In Churchill, Manitoba, on the west coast of Hudson Bay in coldest Canada, children are shown a film each year to instruct them on civil defense, not against H-bombs but against polar bears. "Avoid a serious confrontation," the announcer in the film warns. "Stay calm and play dead . . . . Resistance would be futile."
Each year the town of Churchill sits there in the path of migrating bears who come padding through willy-nilly, and if that sounds like a slightly cute predicament, a man who lost an arm to one of the bears will tell you it's not funny. "Polar Bear Alert," tonight's National Geographic Special scheduled at 8 on channels 26, 32 and other public TV stations, is an absorbing essay on a very practical conflict between Mother Nature and her human beings.
To a hysterical woman who's just had her back door assaulted by a poky polar, the bears are The Enemy, and something should be done about them. But to scientists tracking them in a helicopter, they are fascinating exhibits to be momentarily halted with tranquilizing darts and outfitted with beep-beep radio collars so their migratory patterns can be charted. "Looks like a fatty," says a scientist to a helicopter pilot as they close in on a bear. Moments later we see him lying on his back, looking helpless and embarrassed; then he stumbles to his feet as the drug wears off and the fellows get the heck out of there.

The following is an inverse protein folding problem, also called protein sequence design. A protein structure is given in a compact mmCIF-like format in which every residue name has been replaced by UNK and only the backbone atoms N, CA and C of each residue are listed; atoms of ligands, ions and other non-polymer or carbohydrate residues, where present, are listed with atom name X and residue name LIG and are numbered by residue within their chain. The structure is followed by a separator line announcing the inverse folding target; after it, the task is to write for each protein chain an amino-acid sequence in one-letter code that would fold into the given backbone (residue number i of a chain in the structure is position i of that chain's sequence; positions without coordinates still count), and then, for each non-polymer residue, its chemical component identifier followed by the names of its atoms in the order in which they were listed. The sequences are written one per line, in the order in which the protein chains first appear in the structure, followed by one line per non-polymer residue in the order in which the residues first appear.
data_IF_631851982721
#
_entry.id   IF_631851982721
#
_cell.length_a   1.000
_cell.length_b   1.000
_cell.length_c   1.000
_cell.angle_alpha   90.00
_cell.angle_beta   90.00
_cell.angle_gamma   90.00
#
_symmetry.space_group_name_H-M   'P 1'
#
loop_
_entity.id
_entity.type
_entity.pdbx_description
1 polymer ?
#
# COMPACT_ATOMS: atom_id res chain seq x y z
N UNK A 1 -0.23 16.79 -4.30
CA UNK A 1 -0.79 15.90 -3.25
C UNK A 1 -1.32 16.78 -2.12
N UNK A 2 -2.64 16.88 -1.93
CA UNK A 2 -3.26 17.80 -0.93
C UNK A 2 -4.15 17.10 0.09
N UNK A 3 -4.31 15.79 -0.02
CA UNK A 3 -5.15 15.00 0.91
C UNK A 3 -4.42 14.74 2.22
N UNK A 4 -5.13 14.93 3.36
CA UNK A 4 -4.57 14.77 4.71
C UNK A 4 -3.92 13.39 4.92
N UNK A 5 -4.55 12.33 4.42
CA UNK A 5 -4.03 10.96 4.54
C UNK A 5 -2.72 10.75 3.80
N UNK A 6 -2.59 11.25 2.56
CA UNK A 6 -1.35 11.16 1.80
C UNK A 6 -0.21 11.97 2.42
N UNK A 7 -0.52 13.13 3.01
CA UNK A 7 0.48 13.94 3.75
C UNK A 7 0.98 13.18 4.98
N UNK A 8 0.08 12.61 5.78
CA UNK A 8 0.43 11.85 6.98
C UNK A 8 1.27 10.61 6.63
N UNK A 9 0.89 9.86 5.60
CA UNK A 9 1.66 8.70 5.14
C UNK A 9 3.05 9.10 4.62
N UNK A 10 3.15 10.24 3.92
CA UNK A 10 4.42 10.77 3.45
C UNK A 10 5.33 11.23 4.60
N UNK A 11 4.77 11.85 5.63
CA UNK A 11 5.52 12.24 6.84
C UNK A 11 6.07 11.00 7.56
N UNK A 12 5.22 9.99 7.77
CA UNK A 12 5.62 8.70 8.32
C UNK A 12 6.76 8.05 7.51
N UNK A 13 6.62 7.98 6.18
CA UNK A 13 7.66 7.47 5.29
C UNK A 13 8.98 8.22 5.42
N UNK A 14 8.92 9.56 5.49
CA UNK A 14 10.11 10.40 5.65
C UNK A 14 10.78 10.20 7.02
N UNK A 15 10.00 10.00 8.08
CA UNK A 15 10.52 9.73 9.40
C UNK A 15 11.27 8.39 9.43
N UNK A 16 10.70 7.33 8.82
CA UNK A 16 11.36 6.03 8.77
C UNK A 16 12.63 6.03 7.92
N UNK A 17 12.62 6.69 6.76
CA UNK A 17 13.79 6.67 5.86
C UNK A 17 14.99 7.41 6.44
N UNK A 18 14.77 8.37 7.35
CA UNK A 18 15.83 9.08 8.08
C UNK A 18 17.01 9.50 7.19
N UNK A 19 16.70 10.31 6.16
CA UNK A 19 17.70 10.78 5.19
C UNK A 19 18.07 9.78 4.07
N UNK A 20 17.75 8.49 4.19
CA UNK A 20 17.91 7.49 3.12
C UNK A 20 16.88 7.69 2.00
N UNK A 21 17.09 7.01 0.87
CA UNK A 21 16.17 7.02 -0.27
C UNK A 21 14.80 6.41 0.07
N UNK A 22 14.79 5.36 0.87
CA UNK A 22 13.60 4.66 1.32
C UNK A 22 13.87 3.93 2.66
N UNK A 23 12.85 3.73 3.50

"When the worlds of man and bear collide, most often it is the bear that loses," notes narrator Jason Robards of this seeming environmental impasse; the town can't be moved, and the bears have their date with destiny each year. Like all the Geographic specials--more than some of them, less than others--this one is filled with terrific animal photography and with good will toward man and bear. James Lipscomb wrote and directed it, and photographed it with James Deckard, and good for them.